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Environmental Impact Assessments for deep-sea mining: Can we improve their future effectiveness?

Environmental Impact Assessments for deep-sea mining: Can we improve their future effectiveness?
Environmental Impact Assessments for deep-sea mining: Can we improve their future effectiveness?

Environmental Impact Assessment (EIA) is an important process for evaluating the effects of development, and to assist decisions to effectively manage potential deep-sea mining (DSM). However, although EIA is a widely used and accepted approach, there has been considerable debate over its effectiveness. In this paper, we summarise some of the key problems raised by previous EIA reviews, as well as examining several EIAs carried out in recent years for DSM, and highlight issues identified by management agencies. Scientific shortcomings are discussed, and recommendations provided on ways to improve performance. These include inadequate baseline data, insufficient detail of the mining operation, insufficient synthesis of data and the ecosystem approach, poor assessment and consideration of uncertainty, inadequate assessment of indirect impacts, inadequate treatment of cumulative impacts, insufficient risk assessment, and consideration of linkages between EIA and other management plans. The focus of the paper is on scientific limitations, but we also consider some aspects of their application to elements of process and policy.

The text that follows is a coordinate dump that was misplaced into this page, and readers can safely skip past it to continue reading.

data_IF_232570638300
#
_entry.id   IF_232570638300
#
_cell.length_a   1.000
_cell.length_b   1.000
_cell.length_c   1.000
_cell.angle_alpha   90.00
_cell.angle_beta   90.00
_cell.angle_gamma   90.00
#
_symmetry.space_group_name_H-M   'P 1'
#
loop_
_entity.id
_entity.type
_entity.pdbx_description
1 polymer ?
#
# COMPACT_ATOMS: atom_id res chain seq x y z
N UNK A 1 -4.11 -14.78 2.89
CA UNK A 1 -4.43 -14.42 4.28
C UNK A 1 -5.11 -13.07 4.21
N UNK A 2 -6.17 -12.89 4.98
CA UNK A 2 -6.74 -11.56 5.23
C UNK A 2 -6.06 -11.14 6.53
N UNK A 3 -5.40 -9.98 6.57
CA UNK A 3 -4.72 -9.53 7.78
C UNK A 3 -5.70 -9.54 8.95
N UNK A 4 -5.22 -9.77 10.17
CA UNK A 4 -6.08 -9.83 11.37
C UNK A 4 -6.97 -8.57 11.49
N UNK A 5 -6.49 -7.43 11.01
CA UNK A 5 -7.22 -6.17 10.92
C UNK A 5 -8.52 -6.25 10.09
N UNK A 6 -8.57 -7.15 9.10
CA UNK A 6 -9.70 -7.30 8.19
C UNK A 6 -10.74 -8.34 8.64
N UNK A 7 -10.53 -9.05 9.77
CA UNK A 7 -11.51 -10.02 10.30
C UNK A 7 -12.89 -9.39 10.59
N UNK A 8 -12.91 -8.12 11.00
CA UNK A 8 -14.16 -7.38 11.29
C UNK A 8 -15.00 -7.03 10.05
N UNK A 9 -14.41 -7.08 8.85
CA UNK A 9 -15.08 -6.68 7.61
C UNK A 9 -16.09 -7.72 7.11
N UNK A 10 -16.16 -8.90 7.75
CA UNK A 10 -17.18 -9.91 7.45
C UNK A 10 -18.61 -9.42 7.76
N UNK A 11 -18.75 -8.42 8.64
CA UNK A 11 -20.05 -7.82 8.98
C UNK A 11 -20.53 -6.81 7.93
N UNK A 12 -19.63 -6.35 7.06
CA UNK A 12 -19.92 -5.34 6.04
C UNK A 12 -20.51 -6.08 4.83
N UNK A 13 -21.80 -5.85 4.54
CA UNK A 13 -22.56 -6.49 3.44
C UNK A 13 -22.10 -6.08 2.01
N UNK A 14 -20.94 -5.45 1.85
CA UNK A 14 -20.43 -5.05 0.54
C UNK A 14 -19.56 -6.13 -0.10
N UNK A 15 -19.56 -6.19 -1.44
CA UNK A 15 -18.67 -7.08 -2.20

Deep sea, Environmental impact assessment, Environmental management, Impacts, Seabed mining
0308-597X
Clark, Malcolm R.
cd47dc3e-9154-4ef9-a32f-d0e798c4e259
Durden, Jennifer M.
d7101246-b76b-44bc-8956-8ca4ae62ae1f
Christiansen, Sabine
4cbbfb65-0315-475d-923f-6b66751e3992
Clark, Malcolm R.
cd47dc3e-9154-4ef9-a32f-d0e798c4e259
Durden, Jennifer M.
d7101246-b76b-44bc-8956-8ca4ae62ae1f
Christiansen, Sabine
4cbbfb65-0315-475d-923f-6b66751e3992

Clark, Malcolm R., Durden, Jennifer M. and Christiansen, Sabine (2019) Environmental Impact Assessments for deep-sea mining: Can we improve their future effectiveness? Marine Policy. (doi:10.1016/j.marpol.2018.11.026).

Record type: Article

Abstract

Environmental Impact Assessment (EIA) is an important process for evaluating the effects of development, and to assist decisions to effectively manage potential deep-sea mining (DSM). However, although EIA is a widely used and accepted approach, there has been considerable debate over its effectiveness. In this paper, we summarise some of the key problems raised by previous EIA reviews, as well as examining several EIAs carried out in recent years for DSM, and highlight issues identified by management agencies. Scientific shortcomings are discussed, and recommendations provided on ways to improve performance. These include inadequate baseline data, insufficient detail of the mining operation, insufficient synthesis of data and the ecosystem approach, poor assessment and consideration of uncertainty, inadequate assessment of indirect impacts, inadequate treatment of cumulative impacts, insufficient risk assessment, and consideration of linkages between EIA and other management plans. The focus of the paper is on scientific limitations, but we also consider some aspects of their application to elements of process and policy.

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More information

Accepted/In Press date: 15 November 2018
e-pub ahead of print date: 10 January 2019
Keywords: Deep sea, Environmental impact assessment, Environmental management, Impacts, Seabed mining

Identifiers

Local EPrints ID: 430146
URI: http://eprints.soton.ac.uk/id/eprint/430146
ISSN: 0308-597X
PURE UUID: 327a29c6-3aef-4ced-a868-973625474973

Catalogue record

Date deposited: 12 Apr 2019 16:30
Last modified: 27 Apr 2022 04:04

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Contributors

Author: Malcolm R. Clark
Author: Jennifer M. Durden
Author: Sabine Christiansen

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